It’s generally not a good idea to share intimates, even with a trusted friend or family member. The main concern is hygiene. Not only is it gross, but it’s possible that viruses or diseases can be transferred by sharing clothing that touches your private parts. For some reason, sharing a swimsuit doesn’t seem as bad as, say, sharing a toothbrush, but it has its share of risks.
A real-life scenario of this playing out goes something like this: a group of friends/family members plan a beach day. The day of, one member of that group forgets to bring their swimsuit. Someone else in the group happened to bring a spare swimsuit, and offered it to the forgetful person. As nice and well-intentioned as this act is, is it okay to accept?
Generally speaking, you should not share swimsuits with someone. Swimsuit tops might be okay, but definitely not swimsuit bottoms or a one piece if you want to stay safe. Bacteria can grow in wet bathing suits and STDs/STIs can also be transferred, both of which can cause nasty infections. If you forget to bring your swimsuit, consider buying a new one at a local swimwear store or just sitting out for the day.
Now, you may have already read a handful of articles that say the same thing we just said. The general consensus is a resounding “Don’t do it”. So for this article, I want to go against the grain. I actually think there is a fairly good counter-argument in favor of buying used or wearing a friend/family member’s swimsuit in a pinch. I’m not advocating that you should, but that you reasonably could without fear of getting an STD. The next time you are put in this predicament, consider these arguments.
Disclaimer: I am not a medical professional, and you follow this advice at your own risk.
Should you wear someone else’s swimsuit?
Despite the consensus warning against sharing a swimsuit, I was intrigued by the other side. After researching and critically thinking about the risks involved (and how to avoid them), I realized it’s actually not so clear cut whether wearing someone else’s swimsuit is as bad as claimed.
First, a second hand market for swimsuits would not exist if swimsuits could not be shared. Are these buyers geniuses for getting name brand swimwear at bargain prices, or are they playing Russian roulette when it comes to staying STD-free? What do they know that the general public doesn’t?
Second, have you ever tried on a swimsuit in a dressing room? Did you actually follow the sign that warns you to keep your panties on when trying the swimsuit? If not, then you have already exposed yourself to the same risks as wearing someone else’s swimsuit, and yet you are fine. At least with your friend/family member, you can trust that they are more hygienic than strangers.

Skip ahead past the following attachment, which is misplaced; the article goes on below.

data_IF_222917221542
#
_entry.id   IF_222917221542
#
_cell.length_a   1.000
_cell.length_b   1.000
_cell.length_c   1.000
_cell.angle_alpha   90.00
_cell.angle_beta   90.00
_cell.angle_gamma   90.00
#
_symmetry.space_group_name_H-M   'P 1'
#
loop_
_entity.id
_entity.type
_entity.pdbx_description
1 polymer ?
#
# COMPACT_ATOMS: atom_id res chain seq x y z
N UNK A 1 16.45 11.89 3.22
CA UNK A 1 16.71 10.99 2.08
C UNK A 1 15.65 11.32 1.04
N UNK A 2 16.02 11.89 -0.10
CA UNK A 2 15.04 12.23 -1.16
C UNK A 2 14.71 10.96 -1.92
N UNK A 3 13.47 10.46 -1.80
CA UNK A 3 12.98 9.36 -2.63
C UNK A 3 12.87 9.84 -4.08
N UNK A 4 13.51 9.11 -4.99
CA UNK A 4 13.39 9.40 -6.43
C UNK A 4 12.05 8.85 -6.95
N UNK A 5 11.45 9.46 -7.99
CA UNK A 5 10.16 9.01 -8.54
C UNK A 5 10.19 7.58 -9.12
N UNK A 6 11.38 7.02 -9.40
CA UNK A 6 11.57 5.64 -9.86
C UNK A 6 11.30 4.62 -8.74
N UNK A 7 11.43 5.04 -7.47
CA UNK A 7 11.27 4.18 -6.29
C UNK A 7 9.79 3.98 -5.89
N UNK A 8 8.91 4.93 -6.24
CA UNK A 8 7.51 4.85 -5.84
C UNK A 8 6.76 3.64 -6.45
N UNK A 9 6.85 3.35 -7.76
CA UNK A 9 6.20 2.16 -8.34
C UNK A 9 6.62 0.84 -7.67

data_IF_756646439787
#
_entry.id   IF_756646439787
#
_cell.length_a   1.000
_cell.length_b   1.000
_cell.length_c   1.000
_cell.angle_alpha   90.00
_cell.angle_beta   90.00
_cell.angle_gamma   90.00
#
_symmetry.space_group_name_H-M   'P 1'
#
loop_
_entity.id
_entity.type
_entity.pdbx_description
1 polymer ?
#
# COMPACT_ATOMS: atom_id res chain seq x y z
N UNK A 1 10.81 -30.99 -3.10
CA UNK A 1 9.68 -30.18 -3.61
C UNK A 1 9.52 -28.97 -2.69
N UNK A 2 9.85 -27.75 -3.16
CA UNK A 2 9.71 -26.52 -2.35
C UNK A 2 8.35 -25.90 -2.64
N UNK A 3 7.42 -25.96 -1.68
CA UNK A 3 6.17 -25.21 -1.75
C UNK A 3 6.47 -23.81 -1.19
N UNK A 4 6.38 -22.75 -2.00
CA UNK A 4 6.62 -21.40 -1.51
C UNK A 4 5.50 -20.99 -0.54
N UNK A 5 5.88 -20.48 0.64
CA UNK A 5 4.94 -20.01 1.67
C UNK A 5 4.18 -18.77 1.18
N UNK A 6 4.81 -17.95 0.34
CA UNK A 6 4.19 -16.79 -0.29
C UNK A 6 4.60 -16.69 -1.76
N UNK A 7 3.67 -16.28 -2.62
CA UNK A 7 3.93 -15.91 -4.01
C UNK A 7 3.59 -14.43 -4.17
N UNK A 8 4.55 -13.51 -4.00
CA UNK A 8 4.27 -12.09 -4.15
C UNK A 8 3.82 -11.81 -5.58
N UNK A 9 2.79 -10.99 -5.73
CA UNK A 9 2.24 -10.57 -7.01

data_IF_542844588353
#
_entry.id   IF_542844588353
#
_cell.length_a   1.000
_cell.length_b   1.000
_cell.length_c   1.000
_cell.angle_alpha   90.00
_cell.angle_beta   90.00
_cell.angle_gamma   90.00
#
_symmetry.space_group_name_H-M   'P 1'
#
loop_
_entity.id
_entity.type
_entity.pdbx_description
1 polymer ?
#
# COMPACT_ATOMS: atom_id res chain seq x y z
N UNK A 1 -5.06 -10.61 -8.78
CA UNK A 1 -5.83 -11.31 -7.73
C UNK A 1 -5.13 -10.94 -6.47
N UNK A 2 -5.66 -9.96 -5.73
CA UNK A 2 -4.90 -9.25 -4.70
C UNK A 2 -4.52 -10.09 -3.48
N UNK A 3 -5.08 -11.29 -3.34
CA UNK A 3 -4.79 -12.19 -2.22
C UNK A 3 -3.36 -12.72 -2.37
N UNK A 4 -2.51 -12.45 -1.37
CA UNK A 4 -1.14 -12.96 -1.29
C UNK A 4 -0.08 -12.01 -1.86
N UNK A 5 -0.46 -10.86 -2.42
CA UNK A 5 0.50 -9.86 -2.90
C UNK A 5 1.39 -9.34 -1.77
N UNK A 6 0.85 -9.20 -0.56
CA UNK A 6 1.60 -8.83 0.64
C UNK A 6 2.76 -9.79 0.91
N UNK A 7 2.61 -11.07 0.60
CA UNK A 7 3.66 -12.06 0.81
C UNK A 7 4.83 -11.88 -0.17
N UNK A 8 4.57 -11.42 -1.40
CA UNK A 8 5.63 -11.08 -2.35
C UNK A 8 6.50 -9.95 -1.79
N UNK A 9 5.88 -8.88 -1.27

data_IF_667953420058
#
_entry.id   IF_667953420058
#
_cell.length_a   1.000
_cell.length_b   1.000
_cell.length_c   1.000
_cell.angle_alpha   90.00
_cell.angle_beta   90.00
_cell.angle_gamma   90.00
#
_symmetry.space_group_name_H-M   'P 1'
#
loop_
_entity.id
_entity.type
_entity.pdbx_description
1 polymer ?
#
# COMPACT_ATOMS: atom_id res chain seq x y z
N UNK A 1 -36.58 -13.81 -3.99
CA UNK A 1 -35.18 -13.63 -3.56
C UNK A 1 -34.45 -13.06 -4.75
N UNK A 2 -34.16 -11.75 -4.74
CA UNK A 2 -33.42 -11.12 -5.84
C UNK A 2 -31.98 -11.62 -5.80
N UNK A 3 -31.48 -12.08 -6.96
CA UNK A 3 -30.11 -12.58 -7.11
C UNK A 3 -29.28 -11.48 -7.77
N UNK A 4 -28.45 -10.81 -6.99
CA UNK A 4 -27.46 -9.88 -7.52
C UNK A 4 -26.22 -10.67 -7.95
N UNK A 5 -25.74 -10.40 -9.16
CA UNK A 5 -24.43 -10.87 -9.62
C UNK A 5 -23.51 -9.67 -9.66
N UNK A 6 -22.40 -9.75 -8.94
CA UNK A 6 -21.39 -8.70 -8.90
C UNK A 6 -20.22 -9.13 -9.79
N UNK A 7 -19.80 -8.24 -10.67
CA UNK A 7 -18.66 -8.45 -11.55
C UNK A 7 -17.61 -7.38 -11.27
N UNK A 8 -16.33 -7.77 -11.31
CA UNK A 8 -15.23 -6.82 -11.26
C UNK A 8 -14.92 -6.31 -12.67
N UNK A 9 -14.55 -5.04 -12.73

Third, how long do viruses and diseases survive outside of a human host? Some of the most common STDs found on clothing (swimwear included) are Trichomoniasis (“trich”), pubic lice, hepatitis B, scabies, and Molluscum Contagiosum.
Trichomoniasis can only survive outside of the human body for a few hours, pubic lice for a couple of days, scabies, Molluscum Contagiosum and hepatitis B for up to a week. If your friend’s spare swimsuit was thoroughly washed, fully air dried, and then stored for over a week, it’s likely any viruses or infectious organisms have long since died.
With this information in mind, should you wear someone else’s swimsuit? Even knowing that viruses can die within hours of leaving a human host, you are still taking a risk if it’s one of the more resilient ones, so the logical and safest conclusion is to say no, it’s not worth the risk.
Is it ever okay to be wearing someone else’s swimsuit?
Why won’t I let this argument die? Look, I’m a critical thinker (and annoying devil’s advocate) and I’m just not fully convinced this debate is done and dusted. I think there are ways to make this work, and I do not like the dismissive attitude many people have with regards to this argument.
The ocean is full of plenty of bacteria that can give you nasty infections, yet we still leisurely enjoy it. The ocean is full of sharks, yet we don’t avoid the ocean in fear of a potential shark attack. Instead of swimming from the tallest waves, we literally paddle towards it so we can surf it. Even driving to the beach, you could have gotten into a fatal car accident, yet you drove there anyways.